On Thursday 12th September Reverend G. Heathcote Barker announced to his congregation at the London Road Wesleyan Church that he would have to leave early in order to write letters of condolence to two brother ministers who had lost sons. At the same time his daughter rushed in to deliver the devastating news from the War office that his youngest son, Sergeant Francis Arthur Barker, of the A.S.C. Mechanical Transport, had also been killed.

The Bridge Fair, Fair Meadow

One event that Fletton and Peterborough looked forward to was the October fair on Fair Meadow. 1916 saw the fair celebrate its 477th anniversary but the war had taken its toll. The Advertiser reported;

‘the thoroughfare no longer responded to the continuous tread of the youthful pleasure seekers. The bright eyed youths who once made the city gay with their laughter and merry-making, had gone to the war, and on the battlefields of Europe many have made the supreme sacrifice’

The City Fathers amended the fair in keeping with the mood, the Proclamation was abandoned, the festive luncheon cancelled, and stalls were greatly reduced.

Brave men not forgotten

Throughout the area the Peterborough Women’s Unionist Association did a wonderful job at sending parcels to prisoners of war. On average 30 parcels were despatched every fortnight. The parcels contained all sorts of treats from bread, cakes, tea, and sugar to sardines and butter. Each parcel cost 6s and these were paid for by subscription. In addition, people often brought along gifts to be included. The men were so pleased that the people of ‘dear old England’ had not forgotten them and each one was acknowledged by a letter home.

Even men who had only been in Fletton for a short while left their mark. Corporal George Franklin wrote to his brother Mr R. Franklin, New Road about the death of Second Lieutenant Richard Ernest Duchesne, B Coy 7th Northants, of 4 Glebe Road native of Bournemouth. George wrote that Richard had been on patrol ‘close to the Boches’ barbed wire, when the patrol must have been spotted. A shot rang out and the late Mr. Duchesne fell, shot through the heart’. The patrol managed to get back to the trench with the officer’s body. George spoke of ‘Dicky’ as he was known, ‘he proved himself to be an able officer, pal, and gentleman, and his place will be hard to fill’. Richard was laid to rest in ‘a pretty little cemetery’, in Villiers.

Many men of course returned home injured and disabled. Once their recovery was complete they required work. Mr William Mellows and Mr. Wilson of the Labour Exchange reported at the Red Cross Committee meeting on Saturday 25th November that in the Peterborough area there were 83 such men and 35 had already found employment. Mr. Barford, of Barford and Perkins, commented that he would do anything he could to assist. He already had several men working for him, saying, ‘they are earning good money, and we are pleased to have them’. Lady Exeter acknowledged that although the Red Cross should only ‘focus on the sick and wounded’ in these circumstances ‘a special effort should be made for them’.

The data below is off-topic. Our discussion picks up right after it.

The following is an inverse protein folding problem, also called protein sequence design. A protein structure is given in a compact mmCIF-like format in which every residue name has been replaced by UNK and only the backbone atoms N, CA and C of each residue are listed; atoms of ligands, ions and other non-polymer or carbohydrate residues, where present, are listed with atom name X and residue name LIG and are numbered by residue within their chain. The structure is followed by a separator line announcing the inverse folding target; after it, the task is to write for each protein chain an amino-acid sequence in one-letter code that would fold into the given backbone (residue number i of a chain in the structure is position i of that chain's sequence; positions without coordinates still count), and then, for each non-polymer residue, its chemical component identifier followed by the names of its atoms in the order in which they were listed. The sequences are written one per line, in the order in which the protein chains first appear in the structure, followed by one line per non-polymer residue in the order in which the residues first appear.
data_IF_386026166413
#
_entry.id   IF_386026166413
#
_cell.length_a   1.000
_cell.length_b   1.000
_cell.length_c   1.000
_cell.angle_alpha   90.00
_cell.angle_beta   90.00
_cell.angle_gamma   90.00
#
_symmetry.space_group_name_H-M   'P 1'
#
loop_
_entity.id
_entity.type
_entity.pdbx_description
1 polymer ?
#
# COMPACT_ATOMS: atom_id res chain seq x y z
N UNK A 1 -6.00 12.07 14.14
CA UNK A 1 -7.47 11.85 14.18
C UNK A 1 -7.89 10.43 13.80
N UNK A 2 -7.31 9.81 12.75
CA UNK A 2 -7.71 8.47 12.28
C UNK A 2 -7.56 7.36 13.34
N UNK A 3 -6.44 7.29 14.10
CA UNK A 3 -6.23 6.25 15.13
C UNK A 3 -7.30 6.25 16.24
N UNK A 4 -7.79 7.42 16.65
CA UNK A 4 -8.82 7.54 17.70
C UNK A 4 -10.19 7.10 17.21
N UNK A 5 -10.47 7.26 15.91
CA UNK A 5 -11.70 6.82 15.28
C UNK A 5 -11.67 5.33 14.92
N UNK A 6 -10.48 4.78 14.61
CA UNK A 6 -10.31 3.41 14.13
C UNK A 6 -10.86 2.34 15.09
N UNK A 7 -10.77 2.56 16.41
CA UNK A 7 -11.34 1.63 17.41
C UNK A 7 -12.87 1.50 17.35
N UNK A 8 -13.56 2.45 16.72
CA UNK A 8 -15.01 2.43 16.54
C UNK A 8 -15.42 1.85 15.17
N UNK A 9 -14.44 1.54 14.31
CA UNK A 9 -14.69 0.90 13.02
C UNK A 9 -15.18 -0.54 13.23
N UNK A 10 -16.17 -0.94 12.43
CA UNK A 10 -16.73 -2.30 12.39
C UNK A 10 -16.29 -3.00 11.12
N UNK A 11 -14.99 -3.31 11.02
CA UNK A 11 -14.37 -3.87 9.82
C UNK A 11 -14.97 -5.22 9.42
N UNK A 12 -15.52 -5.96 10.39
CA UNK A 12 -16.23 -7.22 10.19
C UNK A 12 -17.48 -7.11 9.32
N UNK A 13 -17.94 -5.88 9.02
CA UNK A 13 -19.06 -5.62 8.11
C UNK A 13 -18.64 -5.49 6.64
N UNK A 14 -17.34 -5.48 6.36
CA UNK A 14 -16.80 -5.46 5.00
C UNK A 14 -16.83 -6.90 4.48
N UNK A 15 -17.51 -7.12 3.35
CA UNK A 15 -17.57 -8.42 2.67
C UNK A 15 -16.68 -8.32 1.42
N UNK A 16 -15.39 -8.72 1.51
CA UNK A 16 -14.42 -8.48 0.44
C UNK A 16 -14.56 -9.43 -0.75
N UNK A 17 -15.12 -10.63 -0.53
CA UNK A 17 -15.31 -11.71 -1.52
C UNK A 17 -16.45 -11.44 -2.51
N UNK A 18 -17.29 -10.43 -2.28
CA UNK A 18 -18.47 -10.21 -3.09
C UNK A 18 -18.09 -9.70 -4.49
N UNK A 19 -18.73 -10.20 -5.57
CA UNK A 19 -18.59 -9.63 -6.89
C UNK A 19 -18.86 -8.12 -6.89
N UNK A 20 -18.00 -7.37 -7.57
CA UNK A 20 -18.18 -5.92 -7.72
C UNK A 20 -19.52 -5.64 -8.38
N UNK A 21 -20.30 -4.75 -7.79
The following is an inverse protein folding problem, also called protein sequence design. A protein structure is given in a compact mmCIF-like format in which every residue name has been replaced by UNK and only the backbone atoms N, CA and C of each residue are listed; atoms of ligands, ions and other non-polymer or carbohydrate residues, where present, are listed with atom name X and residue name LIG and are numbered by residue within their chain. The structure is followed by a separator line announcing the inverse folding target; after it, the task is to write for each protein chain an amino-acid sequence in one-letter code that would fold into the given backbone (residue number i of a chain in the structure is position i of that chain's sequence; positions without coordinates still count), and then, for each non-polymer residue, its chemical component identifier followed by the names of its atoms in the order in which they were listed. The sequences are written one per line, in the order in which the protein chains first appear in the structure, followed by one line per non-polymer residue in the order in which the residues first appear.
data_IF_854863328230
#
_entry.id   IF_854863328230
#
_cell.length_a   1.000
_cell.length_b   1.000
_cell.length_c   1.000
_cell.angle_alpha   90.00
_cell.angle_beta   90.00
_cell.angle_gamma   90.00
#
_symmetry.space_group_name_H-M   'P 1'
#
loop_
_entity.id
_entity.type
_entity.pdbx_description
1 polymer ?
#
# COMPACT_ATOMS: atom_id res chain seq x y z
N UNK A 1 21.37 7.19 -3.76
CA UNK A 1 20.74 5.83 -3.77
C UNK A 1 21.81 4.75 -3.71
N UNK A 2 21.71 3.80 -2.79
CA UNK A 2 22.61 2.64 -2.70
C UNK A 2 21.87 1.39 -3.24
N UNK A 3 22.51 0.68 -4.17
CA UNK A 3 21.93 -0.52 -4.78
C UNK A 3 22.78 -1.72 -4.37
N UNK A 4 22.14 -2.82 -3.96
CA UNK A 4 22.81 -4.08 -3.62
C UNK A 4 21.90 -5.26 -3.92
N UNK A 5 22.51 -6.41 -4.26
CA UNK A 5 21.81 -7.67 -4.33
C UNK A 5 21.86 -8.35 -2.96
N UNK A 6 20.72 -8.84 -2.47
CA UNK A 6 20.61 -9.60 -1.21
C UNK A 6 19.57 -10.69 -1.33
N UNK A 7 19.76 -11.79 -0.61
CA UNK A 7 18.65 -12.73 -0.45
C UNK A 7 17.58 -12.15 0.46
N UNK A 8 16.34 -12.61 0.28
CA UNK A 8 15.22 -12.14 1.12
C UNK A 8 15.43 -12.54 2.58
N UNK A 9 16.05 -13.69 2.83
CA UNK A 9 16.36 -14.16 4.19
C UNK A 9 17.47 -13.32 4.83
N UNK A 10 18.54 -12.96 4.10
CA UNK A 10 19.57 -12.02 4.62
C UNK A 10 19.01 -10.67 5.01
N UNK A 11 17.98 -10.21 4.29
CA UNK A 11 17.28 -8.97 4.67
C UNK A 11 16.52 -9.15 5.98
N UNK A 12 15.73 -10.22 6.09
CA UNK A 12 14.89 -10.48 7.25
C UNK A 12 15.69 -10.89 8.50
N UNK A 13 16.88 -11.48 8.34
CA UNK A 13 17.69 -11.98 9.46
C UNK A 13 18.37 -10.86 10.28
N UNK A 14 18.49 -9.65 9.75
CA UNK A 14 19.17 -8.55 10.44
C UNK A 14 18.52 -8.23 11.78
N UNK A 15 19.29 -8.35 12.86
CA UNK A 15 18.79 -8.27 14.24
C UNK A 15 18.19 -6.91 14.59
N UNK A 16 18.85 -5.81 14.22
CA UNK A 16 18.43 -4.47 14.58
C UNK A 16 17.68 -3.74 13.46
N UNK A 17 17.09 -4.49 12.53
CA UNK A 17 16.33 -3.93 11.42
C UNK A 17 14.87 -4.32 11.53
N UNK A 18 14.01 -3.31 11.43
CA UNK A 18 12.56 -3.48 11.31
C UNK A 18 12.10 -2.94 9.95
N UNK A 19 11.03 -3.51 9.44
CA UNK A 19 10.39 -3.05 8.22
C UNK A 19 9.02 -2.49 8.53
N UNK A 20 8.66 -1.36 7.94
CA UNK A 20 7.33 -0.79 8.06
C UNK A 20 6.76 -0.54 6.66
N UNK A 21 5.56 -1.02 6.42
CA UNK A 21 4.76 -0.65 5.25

Even in 1916 thoughts had begun to turn towards war memorials. In the lobby of the Orchard Street school a memorial was unveiled. It had been designed by the headmaster and built by Mr. Braybrook. The inscription read;

‘Let us always remember in our prayers the old scholars who have gone forth in the service of our King and country’

At the ceremony two of the older girls, who had brothers at the front, placed vases of flowers. The flowers would be continually replaced. On display was also a roll of honour.

A sombre Christmas

As the year drew to a close a certain percentage of soldiers were granted leave for Christmas. On the trains men on leave from the front had priority over all other travellers.

The weather in Peterborough was frosty but not so cold that skating could place on the floodwaters around the city.

Businesses closed on Saturday 23rd December and did not re-open until the following Friday, the 29th. Celebrations were kept ‘in a sober spirit as befitted a time of war’. It was said that entertainment at the local Kinema ‘left nothing to be desired’. The churches were full as, ‘many vacant places in the homes around us, alas, twanged many a heart string anew’.

But those in the hospital enjoyed plentiful food and the wards were brightly decorated. The men were allowed to smoke, and patients had two visitors to tea in the afternoon. There was even a choir. In the workhouse inmates enjoyed plentiful food although yorkshire pudding was replaced by plum pudding.

There was perhaps only one fervent hope that 1917 would bring an end to the war.

Anthem for Doomed Youth

What passing-bells for these who die as cattle? — Only the monstrous anger of the guns. Only the stuttering rifles' rapid rattle Can patter out their hasty orisons. No mockeries now for them; no prayers nor bells; Nor any voice of mourning save the choirs,— The shrill, demented choirs of wailing shells; And bugles calling for them from sad shires. What candles may be held to speed them all? Not in the hands of boys, but in their eyes Shall shine the holy glimmers of goodbyes. The pallor of girls' brows shall be their pall; Their flowers the tenderness of patient minds, And each slow dusk a drawing-down of blinds.

Wilfred Owen

My thanks to Derek Smith and David Gray, without whose research I would not have been able to write this blog.